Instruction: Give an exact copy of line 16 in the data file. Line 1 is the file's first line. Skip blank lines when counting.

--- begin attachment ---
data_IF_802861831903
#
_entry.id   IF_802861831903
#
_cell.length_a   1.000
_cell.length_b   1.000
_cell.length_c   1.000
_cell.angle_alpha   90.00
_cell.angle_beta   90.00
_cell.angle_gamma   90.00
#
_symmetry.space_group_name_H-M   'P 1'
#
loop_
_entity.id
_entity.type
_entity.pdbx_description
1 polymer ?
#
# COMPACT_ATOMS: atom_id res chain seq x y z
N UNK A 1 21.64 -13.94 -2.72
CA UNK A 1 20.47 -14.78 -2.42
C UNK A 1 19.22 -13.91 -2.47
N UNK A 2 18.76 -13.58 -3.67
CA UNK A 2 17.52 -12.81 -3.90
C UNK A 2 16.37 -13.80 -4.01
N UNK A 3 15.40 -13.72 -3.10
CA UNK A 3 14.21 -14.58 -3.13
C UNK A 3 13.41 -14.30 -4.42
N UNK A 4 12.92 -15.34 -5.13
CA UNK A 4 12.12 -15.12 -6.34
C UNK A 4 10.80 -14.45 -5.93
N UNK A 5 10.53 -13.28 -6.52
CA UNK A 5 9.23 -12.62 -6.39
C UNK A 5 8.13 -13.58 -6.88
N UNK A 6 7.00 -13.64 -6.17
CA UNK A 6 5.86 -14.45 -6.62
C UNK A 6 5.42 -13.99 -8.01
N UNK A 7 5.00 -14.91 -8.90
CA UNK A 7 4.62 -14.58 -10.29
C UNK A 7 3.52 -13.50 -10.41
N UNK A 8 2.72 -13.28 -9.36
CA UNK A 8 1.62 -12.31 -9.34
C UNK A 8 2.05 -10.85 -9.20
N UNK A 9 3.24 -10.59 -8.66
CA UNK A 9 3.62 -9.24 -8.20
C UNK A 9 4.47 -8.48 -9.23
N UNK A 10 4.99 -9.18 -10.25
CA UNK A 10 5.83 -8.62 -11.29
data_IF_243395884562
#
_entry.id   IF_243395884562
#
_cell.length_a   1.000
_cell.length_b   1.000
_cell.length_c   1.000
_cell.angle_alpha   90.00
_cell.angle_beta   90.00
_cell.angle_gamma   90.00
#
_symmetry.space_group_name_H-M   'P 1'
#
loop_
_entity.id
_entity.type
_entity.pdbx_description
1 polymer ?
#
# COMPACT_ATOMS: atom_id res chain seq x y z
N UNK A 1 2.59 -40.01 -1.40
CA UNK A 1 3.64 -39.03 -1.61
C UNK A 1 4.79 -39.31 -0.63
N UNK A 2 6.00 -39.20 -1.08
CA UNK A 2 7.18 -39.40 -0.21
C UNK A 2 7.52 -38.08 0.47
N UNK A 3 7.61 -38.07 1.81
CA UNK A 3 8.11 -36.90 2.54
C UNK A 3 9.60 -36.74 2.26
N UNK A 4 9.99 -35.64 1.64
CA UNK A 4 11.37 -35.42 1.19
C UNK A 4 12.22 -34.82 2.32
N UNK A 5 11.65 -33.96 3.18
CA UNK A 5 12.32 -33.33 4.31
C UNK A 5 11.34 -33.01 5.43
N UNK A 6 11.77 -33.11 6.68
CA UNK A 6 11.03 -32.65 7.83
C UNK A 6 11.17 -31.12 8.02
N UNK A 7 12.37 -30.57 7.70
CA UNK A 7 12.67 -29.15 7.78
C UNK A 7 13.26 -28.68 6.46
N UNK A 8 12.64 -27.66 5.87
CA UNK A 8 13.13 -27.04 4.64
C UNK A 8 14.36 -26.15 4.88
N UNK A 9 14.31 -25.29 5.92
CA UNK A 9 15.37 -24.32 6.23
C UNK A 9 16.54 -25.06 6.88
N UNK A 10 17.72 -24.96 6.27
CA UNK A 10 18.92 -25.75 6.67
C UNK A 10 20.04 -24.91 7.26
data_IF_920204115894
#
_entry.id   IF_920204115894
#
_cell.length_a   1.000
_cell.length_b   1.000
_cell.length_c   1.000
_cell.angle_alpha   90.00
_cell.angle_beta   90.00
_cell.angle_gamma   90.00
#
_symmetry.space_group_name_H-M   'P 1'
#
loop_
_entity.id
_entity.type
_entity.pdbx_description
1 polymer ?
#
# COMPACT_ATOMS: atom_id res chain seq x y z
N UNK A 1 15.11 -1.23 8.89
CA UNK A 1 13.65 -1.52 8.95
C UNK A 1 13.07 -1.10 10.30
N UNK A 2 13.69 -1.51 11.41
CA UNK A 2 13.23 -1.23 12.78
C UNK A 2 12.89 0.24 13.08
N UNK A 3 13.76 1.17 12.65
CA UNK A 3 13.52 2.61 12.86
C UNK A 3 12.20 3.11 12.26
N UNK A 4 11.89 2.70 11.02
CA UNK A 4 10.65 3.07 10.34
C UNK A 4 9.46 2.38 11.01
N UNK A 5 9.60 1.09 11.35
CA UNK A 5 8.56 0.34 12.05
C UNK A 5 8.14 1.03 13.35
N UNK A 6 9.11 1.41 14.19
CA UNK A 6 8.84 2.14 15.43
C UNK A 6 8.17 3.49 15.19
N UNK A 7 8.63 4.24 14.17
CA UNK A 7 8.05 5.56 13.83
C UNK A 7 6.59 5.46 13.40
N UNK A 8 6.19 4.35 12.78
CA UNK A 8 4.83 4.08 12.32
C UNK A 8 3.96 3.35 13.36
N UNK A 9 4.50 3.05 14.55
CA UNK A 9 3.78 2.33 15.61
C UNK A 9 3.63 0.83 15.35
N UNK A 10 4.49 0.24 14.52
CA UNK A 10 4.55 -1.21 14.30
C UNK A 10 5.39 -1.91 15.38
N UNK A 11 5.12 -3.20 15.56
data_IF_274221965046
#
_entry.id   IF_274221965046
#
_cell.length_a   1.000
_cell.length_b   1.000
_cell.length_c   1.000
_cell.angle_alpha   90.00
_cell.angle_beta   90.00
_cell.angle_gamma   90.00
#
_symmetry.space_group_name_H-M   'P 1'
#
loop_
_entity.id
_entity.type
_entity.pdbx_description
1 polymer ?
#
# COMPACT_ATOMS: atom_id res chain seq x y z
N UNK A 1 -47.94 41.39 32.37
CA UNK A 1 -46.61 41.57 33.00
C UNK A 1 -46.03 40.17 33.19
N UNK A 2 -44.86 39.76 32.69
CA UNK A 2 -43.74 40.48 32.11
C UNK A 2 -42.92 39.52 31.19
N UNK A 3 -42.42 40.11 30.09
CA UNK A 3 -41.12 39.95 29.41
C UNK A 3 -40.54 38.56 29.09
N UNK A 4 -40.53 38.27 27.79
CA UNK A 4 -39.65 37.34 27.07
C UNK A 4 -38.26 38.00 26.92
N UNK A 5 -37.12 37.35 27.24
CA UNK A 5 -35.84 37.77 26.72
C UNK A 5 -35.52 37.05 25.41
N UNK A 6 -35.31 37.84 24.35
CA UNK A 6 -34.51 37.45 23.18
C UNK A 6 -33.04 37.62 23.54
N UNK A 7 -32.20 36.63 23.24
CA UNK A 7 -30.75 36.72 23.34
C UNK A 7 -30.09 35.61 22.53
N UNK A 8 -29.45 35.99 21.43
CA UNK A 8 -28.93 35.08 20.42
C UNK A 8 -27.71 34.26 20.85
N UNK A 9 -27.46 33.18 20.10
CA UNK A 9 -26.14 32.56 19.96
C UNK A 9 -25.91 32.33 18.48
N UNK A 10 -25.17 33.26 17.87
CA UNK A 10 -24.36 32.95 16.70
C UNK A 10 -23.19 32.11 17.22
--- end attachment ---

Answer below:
_entity.type